Prior theory has argued and empirical studies have shown that cancer patients rely on information from their health care providers as well as lay sources to understand and make decisions about their disease. However, research on the dynamic and interdependent nature of cancer patients’ engagement with different information sources is lacking. This study tested the hypotheses that patient–clinician information engagement and information seeking from nonmedical sources influence one another longitudinally among a representative cohort of 1,293 cancer survivors in Pennsylvania. The study hypotheses were supported in a series of lagged multiple regression analyses. Baseline seeking information from nonmedical sources positively predicted subsequent patient–clinician information engagement at 1-year follow-up. The reverse relationship was also statistically significant; baseline patient–clinician information engagement positively predicted information seeking from nonmedical sources at follow-up. These findings suggest that cancer survivors move between nonmedical and clinician sources in a dynamic way to learn about their disease.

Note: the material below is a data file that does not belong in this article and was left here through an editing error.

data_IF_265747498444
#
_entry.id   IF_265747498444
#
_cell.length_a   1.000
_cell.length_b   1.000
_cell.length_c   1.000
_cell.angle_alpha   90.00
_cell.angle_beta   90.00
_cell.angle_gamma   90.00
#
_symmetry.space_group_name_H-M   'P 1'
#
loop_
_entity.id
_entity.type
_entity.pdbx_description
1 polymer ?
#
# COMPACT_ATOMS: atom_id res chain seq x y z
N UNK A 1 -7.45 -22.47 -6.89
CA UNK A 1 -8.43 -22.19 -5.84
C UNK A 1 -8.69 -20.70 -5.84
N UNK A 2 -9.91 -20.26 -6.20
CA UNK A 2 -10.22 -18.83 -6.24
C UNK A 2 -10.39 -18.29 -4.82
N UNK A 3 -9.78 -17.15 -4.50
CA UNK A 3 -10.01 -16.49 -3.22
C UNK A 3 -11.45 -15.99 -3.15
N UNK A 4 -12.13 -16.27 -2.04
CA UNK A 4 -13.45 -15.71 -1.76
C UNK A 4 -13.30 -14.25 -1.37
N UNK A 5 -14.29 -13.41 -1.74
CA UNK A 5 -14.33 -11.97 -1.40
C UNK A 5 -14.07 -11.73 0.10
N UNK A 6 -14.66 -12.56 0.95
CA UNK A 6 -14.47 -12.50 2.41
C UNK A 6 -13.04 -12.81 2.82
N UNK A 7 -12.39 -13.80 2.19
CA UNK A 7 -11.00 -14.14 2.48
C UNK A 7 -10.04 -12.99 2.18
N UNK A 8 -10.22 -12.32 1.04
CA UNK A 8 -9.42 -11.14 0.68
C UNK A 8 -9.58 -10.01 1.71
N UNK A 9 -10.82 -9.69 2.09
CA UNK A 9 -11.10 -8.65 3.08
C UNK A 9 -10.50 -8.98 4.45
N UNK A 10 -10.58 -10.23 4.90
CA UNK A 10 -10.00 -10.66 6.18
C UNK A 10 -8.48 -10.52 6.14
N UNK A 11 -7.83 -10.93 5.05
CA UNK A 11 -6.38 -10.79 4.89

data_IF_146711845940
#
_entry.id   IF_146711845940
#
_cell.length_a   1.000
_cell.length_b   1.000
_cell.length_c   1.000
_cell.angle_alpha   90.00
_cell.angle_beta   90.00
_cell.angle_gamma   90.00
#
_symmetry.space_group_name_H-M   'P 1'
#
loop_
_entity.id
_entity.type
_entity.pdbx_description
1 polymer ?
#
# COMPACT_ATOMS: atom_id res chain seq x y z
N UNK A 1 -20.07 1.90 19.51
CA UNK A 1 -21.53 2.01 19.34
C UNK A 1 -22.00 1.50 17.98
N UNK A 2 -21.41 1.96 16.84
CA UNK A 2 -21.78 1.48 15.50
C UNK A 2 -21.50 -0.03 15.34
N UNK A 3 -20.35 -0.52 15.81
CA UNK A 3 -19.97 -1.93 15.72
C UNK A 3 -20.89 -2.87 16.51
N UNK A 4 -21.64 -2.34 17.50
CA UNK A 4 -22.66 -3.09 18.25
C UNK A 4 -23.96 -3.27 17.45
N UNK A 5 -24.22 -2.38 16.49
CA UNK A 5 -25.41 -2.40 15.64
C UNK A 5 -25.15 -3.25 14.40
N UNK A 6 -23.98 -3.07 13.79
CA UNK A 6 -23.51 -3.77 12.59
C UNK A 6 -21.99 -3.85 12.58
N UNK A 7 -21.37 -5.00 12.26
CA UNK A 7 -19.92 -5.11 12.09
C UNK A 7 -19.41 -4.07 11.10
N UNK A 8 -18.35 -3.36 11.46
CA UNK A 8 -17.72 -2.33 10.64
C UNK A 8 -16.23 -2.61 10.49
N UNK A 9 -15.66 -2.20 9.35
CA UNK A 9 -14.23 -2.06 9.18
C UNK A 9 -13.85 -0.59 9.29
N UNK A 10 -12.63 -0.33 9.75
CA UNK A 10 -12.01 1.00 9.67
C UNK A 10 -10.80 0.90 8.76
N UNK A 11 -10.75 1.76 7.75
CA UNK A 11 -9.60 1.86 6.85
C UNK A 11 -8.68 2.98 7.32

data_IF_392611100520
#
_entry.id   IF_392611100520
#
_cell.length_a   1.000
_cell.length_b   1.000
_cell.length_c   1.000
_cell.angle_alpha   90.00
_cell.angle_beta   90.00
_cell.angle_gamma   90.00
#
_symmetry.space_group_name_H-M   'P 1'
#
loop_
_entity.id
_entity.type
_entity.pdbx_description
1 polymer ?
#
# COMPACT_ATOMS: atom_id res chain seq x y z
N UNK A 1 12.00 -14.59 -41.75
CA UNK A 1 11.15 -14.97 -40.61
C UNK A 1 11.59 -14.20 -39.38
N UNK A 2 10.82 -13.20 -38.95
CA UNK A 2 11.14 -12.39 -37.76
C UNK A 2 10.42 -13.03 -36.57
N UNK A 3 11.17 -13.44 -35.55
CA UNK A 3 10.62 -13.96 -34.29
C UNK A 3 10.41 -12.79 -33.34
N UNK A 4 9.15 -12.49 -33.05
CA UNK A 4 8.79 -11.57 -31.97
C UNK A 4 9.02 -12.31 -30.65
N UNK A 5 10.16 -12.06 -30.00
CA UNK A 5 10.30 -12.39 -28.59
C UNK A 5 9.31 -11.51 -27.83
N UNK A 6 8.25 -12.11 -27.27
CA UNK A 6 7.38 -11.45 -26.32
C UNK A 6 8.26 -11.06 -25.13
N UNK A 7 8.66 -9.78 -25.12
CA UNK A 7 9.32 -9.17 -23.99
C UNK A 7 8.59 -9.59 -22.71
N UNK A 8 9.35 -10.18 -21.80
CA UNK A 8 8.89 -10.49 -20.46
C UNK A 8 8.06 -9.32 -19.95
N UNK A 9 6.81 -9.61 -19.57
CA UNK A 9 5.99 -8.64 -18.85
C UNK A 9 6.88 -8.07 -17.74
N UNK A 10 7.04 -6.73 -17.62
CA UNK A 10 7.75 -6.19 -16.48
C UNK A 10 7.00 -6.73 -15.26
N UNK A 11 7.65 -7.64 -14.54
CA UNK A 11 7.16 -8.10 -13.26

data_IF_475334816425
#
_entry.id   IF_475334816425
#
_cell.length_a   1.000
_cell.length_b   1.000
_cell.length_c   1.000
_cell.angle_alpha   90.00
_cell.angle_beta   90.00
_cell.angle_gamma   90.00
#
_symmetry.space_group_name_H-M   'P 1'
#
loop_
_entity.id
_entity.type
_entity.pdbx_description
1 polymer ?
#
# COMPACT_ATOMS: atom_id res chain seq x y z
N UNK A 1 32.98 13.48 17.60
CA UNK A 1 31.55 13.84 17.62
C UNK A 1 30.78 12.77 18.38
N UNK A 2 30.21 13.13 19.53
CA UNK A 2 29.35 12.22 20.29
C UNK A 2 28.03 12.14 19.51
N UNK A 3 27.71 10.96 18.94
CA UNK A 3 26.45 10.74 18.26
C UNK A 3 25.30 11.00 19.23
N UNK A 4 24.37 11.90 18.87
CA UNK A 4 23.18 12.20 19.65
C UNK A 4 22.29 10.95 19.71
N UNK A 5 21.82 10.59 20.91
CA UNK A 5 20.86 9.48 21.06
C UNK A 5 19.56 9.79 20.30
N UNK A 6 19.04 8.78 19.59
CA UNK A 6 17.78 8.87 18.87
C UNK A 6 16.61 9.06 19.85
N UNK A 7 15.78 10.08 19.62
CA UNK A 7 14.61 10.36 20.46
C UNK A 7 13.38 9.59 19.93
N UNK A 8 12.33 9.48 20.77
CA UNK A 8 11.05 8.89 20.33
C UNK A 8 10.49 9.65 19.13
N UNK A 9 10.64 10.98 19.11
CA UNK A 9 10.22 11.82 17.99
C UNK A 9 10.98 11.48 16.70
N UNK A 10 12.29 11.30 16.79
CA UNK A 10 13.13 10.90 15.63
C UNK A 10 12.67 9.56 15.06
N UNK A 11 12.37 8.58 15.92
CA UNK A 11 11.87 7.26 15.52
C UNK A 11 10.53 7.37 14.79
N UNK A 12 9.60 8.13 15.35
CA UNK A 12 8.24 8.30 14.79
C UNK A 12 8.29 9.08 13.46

- cancer survivor,
- information seeking,
- clinician sources,
- lay sources,
Available at: http://works.bepress.com/andysltan/20/